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GeForce GTX Titan Preview
Author: James Prior
Editor: Charles Oliver
Date: February 19th, 2013
GeForce GTX Titan Preview
This morning heralds the release of the world's fastest GPU, the NVIDIA GK110 featured in the GeForce GTX Titan. A card so special it doesn't have a number to conveniently slot it in to the GeForce stack next to its compute cousins, named instead in homage to the Supercomputer for which it was designed at Oak Ridge National Laboratory in Tennessee. This card will be available for purchase in North America beginning the week of February 25th, with full performance testing reviews around the web debuting later this week. What you're seeing today is the first unveiling of a card so special its being launching thrice, once for the money, twice for the performance, thrice for the buying. Availability is said to be sufficient for demand but rumors persist that worldwide there are but 10,000 units, a mere $10M in sales available for NVIDIA and their region specific partners - EVGA and ASUS in the case of North America.
The first unveiling of GK110 happened with the announcement of completion of the ORNL Titan supercomputer, where we learned there were two Tesla GK110 products. Like K20X, Titan features 14SMXs to give 2688 cores. Clock speeds are up vs. K20X, as is TDP at 250W, with the new GPU Boost 2.0. The card leverages the same design language as the GeForce GTX 690, aiming to inspire confidence in quality and premium performance. The custom design vapor heat chamber and fin array dissipate the thermal load so well, with the new deeper fan, that NVIDIA claim the GTX Titan to be quieter than the GTX 680, especially in multi-GPU. The card is PCI-Express 3.0 and features dual-DVI outputs, one HDMI and one DP 1.2 output and requires an 8-pin PCI-Express power input and a 6-pin PCI-Express power input. Two SLI bridge connectors allow up to 3-way SLI.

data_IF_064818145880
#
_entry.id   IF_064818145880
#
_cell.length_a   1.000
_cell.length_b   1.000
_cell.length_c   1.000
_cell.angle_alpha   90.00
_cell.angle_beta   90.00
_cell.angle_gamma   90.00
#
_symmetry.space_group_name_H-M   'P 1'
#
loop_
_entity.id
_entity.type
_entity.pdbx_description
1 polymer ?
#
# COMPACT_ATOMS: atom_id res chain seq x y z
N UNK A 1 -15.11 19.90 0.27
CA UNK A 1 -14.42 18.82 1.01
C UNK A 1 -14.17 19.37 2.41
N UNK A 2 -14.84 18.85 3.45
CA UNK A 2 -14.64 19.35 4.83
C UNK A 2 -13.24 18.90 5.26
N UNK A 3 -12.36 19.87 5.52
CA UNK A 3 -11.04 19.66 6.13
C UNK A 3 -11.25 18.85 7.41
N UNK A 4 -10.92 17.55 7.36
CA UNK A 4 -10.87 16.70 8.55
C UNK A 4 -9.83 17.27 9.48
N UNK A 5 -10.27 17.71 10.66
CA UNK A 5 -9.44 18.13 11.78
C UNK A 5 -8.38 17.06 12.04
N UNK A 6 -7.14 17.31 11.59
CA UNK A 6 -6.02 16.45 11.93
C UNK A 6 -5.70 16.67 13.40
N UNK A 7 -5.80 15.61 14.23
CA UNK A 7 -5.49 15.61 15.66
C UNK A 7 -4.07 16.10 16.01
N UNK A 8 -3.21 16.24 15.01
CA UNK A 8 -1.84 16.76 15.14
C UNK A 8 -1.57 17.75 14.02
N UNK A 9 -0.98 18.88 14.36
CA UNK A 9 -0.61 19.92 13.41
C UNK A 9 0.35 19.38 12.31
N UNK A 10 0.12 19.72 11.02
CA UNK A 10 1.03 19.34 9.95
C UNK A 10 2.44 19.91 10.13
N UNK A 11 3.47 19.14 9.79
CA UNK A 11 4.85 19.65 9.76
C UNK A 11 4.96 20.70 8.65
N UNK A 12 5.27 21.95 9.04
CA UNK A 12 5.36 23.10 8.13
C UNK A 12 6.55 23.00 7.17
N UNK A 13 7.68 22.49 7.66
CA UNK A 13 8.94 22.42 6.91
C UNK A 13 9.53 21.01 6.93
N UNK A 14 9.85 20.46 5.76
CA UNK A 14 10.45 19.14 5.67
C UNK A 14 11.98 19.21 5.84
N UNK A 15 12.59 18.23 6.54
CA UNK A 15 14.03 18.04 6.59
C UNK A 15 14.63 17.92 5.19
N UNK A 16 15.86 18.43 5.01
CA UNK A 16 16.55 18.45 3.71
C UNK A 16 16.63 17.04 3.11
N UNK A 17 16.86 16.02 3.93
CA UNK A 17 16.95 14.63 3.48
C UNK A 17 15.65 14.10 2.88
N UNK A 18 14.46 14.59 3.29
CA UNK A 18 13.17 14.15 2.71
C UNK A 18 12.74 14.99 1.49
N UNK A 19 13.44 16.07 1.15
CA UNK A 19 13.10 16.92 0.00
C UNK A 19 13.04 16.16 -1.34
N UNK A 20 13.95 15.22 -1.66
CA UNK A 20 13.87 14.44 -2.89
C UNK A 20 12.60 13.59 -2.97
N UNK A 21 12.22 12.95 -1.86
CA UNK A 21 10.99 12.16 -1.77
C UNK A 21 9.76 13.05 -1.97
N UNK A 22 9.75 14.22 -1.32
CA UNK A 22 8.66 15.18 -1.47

NVIDIA states that this card exists to provide people with opportunity to have the world's fastest gaming PC, and brings massive performance to form factors that previously couldn't accommodate them. The first is in reference to the SLI and Tri-SLI capabilities of the GTX Titan, which appear to surpass any other combination of graphics cards available today. The second refers to the svelte 10.5" length and rather run of the mill 250W TDP. At this size and cooling requirement, Titan can go where HD 7900s and GTX 690s can't go (without extensive modding skills), such as portable LAN boxes and living room friendly HTPC combination gaming builds. Finally, this card allows CUDA developers to get high performance Double Precision support without the full cost of a Tesla system, lowering the cost of entry barrier for developer workstations and one-man shows.
Only TITAN can crush Crysis 3